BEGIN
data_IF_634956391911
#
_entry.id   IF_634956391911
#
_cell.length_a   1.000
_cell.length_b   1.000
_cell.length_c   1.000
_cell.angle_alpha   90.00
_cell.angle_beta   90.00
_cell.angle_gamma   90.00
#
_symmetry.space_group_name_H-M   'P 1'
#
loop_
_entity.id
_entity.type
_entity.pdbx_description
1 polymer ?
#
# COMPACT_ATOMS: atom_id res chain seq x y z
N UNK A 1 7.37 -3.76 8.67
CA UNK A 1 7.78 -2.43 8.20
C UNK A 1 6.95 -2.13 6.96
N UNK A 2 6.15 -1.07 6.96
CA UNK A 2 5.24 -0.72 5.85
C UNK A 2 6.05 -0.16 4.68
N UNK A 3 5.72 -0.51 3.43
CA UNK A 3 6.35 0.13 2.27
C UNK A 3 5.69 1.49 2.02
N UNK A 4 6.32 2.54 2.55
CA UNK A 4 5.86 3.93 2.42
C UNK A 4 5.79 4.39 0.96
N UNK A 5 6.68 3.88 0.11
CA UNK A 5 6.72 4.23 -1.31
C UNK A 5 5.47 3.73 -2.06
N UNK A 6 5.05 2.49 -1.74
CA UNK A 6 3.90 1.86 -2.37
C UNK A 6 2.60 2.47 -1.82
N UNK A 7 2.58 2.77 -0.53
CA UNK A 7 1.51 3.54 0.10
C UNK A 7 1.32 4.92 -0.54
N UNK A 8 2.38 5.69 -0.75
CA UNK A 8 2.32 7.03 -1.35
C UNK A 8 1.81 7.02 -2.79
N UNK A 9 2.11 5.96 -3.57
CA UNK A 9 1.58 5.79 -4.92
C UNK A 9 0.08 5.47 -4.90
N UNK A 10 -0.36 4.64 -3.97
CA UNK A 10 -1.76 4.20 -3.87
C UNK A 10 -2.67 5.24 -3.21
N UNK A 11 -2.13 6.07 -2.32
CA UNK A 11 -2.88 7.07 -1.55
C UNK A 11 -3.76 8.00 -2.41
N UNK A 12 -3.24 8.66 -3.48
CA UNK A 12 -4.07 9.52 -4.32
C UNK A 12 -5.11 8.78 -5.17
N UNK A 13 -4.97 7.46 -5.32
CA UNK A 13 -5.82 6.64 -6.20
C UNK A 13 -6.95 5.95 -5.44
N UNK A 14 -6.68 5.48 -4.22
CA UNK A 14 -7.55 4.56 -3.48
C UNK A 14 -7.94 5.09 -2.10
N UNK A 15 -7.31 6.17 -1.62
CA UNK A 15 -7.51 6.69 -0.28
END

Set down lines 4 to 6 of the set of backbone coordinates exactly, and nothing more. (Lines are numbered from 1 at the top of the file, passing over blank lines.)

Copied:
#
_cell.length_a   1.000
_cell.length_b   1.000